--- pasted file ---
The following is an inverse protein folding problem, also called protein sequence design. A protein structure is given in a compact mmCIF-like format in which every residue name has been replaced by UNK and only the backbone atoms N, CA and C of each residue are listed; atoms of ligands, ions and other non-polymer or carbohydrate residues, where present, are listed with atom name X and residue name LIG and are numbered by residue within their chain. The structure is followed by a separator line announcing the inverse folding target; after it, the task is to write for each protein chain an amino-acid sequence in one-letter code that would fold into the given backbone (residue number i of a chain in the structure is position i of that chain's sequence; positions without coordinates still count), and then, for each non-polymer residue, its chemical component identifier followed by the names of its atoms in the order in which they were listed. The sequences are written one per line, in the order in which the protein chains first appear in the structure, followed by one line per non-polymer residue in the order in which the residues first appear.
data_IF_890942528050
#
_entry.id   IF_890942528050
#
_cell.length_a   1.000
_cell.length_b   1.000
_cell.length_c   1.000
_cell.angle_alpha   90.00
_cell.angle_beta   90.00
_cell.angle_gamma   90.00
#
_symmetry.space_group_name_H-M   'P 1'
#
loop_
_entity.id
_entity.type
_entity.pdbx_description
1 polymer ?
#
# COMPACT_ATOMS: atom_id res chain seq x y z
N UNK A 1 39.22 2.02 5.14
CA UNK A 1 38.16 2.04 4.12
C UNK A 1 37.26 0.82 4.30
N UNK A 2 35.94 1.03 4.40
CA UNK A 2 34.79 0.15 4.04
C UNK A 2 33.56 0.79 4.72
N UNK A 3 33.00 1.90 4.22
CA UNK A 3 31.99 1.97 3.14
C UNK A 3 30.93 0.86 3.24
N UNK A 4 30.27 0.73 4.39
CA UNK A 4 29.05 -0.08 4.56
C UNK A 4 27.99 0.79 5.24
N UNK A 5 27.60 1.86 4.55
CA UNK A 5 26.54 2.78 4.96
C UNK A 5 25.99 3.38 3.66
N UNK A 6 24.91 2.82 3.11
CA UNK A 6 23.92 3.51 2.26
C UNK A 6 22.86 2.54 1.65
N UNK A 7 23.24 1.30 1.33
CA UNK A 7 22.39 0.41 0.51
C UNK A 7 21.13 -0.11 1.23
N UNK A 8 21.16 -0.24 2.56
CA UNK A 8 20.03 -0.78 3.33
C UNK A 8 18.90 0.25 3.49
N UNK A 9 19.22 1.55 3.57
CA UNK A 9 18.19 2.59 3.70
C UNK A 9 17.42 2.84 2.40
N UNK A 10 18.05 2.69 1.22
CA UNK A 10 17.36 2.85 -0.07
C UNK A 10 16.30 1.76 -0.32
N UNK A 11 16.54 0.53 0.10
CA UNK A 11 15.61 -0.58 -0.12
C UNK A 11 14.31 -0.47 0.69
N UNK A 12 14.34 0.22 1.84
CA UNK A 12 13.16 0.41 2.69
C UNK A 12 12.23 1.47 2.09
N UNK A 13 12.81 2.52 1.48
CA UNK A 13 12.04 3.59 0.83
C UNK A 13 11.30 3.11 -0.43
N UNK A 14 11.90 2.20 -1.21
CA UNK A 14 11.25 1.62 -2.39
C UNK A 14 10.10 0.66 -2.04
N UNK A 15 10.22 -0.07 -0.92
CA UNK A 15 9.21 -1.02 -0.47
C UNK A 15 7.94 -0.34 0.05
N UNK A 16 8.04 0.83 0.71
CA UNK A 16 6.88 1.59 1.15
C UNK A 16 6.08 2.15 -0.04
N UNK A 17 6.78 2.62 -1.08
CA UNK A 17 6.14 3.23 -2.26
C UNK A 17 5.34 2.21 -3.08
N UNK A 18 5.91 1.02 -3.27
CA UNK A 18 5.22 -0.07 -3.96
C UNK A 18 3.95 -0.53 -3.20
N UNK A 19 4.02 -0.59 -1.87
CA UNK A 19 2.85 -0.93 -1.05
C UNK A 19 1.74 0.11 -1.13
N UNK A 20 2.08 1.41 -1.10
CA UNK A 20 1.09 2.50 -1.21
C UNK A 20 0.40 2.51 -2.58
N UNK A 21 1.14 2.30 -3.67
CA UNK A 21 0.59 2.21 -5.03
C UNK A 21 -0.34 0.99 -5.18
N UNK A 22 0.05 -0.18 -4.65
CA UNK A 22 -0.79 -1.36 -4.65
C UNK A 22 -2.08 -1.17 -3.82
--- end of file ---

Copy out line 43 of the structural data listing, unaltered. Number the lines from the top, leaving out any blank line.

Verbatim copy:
N UNK A 8 21.16 -0.24 2.56